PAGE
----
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Originally published November 3, 2007 at 12:00 AM | Page modified November 4, 2007 at 5:33 PM


Concert review

Brandi Carlile spiritual and powerful at the Paramount

Brandi Carlile is an unstoppable superstar. With a sold-out hometown crowd in the palm of her hand, the 26-year-old Ravensdale, Wash., native had a right...

Special to The Seattle Times

Brandi Carlile is an unstoppable superstar.

With a sold-out hometown crowd in the palm of her hand, the 26-year-old Ravensdale, Wash., native had a right to be nervous Friday night at the Paramount, and she acknowledged some butterflies.

"But just let me get a few songs in and you won't be able to get me offstage," she said early on.

Toward the end of the concert, she belted out verses of Queen's "Bohemian Rhapsody" like she was home alone.

Closing the show with Leonard Cohen's "Hallelujah" was a spiritual experience for everyone present, including Carlile. As dollar-store Virgin Mary candles rested on guitar amps, a single spotlight shone on Carlile and her massive black grand piano.

At one point she sang sweetly, projecting her whiskey-tinged voice like Rufus Wainwright, and at another she was spitting syllables, breaking the song's refrain to keep from crying.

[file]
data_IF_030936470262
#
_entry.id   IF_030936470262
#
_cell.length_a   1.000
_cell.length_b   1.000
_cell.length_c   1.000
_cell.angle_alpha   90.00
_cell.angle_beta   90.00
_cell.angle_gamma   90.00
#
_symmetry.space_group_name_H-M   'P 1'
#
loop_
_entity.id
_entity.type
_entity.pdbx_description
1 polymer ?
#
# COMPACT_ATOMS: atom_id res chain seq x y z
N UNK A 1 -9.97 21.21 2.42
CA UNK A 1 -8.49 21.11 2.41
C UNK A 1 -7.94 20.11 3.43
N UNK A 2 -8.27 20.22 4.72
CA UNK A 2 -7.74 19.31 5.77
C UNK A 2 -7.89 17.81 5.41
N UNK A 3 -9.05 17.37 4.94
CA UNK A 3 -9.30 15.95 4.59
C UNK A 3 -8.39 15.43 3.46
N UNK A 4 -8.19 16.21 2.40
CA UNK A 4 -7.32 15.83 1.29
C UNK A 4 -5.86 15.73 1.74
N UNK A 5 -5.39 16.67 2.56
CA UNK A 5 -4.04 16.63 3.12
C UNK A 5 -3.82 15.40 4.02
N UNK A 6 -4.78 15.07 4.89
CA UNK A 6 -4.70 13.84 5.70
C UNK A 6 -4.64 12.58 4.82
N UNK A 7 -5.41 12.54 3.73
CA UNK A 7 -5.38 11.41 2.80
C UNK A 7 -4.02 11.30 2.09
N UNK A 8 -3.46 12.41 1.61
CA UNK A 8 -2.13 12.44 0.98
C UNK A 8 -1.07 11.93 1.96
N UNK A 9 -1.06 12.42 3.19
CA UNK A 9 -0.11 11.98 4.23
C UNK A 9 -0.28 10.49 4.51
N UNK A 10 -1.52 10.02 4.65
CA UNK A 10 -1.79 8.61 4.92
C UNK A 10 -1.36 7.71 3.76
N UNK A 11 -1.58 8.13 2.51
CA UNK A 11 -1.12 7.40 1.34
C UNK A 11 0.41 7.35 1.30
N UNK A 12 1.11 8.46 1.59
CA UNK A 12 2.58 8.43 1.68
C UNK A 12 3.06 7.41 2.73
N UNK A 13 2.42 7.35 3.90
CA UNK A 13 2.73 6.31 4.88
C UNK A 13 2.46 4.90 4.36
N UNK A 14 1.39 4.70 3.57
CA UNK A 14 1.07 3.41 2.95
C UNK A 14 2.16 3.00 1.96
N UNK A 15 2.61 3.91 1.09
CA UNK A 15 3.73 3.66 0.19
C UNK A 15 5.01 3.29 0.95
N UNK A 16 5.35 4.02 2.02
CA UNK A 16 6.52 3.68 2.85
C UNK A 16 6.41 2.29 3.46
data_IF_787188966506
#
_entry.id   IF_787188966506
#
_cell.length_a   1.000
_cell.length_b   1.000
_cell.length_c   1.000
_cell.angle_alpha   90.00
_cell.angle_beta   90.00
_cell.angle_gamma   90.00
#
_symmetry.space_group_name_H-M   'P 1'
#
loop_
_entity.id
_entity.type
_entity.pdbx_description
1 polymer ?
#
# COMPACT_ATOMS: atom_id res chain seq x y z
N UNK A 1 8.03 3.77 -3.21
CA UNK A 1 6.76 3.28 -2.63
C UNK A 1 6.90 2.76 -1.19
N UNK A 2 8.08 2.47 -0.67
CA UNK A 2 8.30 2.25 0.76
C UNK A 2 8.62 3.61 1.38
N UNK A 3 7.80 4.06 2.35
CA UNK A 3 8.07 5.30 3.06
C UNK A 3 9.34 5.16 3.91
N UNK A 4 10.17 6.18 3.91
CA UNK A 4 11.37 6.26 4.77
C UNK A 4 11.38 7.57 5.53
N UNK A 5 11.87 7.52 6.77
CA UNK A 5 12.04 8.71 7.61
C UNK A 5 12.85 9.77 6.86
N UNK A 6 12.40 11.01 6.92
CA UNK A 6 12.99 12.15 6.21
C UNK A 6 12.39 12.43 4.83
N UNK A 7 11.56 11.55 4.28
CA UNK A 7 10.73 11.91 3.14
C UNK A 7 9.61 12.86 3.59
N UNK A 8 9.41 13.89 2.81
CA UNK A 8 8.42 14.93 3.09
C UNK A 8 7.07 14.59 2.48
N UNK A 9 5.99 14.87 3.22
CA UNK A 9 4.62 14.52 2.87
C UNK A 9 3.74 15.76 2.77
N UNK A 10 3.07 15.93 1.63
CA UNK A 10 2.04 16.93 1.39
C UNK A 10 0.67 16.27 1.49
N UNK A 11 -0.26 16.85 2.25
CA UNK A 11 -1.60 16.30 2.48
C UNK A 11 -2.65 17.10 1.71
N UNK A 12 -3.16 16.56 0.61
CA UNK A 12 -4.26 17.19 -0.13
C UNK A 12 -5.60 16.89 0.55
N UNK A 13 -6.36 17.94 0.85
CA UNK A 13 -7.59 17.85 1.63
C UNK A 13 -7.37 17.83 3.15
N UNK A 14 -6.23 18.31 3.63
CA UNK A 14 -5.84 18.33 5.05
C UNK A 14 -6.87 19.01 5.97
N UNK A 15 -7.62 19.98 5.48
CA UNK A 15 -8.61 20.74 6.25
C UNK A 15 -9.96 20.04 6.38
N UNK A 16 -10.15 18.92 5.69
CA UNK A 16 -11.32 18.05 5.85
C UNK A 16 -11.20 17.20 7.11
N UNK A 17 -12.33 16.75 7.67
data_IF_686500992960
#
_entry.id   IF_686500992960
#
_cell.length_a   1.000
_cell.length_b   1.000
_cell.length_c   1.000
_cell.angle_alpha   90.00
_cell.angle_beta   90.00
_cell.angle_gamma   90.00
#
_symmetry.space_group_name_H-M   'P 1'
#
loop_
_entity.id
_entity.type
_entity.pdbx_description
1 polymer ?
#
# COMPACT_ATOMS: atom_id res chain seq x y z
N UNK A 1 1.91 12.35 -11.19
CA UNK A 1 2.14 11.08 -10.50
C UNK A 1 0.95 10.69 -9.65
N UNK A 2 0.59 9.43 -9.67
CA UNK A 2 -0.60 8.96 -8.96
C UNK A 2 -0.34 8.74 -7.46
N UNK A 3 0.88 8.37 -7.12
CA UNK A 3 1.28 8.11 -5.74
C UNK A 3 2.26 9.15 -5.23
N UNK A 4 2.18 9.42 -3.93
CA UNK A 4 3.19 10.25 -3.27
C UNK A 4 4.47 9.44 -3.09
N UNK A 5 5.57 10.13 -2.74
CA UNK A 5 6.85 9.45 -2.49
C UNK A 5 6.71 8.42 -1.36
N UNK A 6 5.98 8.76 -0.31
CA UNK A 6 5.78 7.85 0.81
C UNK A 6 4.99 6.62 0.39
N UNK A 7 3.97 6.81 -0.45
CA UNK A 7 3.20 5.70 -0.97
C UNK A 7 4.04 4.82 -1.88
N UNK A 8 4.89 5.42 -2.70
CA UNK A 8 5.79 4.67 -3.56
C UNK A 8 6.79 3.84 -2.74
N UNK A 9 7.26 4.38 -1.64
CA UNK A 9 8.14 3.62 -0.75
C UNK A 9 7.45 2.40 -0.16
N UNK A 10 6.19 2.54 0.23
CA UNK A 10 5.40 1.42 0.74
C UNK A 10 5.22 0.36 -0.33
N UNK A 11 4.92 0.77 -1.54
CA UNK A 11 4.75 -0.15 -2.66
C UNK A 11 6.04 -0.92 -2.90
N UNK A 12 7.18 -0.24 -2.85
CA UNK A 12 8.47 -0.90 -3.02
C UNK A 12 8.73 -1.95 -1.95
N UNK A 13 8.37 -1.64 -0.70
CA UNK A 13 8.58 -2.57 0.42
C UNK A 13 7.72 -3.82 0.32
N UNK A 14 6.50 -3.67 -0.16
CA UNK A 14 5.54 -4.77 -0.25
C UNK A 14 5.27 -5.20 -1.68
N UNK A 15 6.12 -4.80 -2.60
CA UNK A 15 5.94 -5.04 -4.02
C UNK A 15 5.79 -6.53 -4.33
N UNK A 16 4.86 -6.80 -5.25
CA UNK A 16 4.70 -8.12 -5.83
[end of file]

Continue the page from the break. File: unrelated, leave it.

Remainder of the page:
Then came the Carlile one-two: a soaring scream filled the room, threatening to tear the speakers with its frightening majesty. Just as things got blood-curdling, The Voice flipped over itself into a devastating crystal falsetto.

In the crowd, some people cried. Brandi Carlile and a piano is a deadly combination, and she murdered the song.

Listening to Brandi Carlile unleash her voice is like getting hit with a train, but her on-a-dime trades between violent rage and alien echo are the most dangerous vocal tricks in contemporary pop music. She sounds like a cross between Radiohead singer Thom Yorke and Bonnie Raitt.

Carlile — with Tim (guitar) and Phil (bass) Hanseroth, Josh Neumann (cello) and Matt Chamberlain (drums) — tore through an ambitious set with sublime confidence; culling songs from her eponymous 2005 debut and this year's VH1-supported "The Story," Carlile's million-dollar voice soothed, pierced and ran itself ragged, taking on otherworldly significance as the show progressed.

Opener A Fine Frenzy failed to impress. But the disappointment was short-lived. By the time Carlile got to her hard-rocking hit single ("The Story's" title track), the 70 percent female crowd was blown back, mouths hanging open at the gale coming from the stage.

Andrew Matson contributes to Seattle hip-hop sites www.raindrophustla and www.206proof .com. Reach him at matson.andrew@


To hear Brandi Carlile online, go to

Copyright © 2007 The Seattle Times Company

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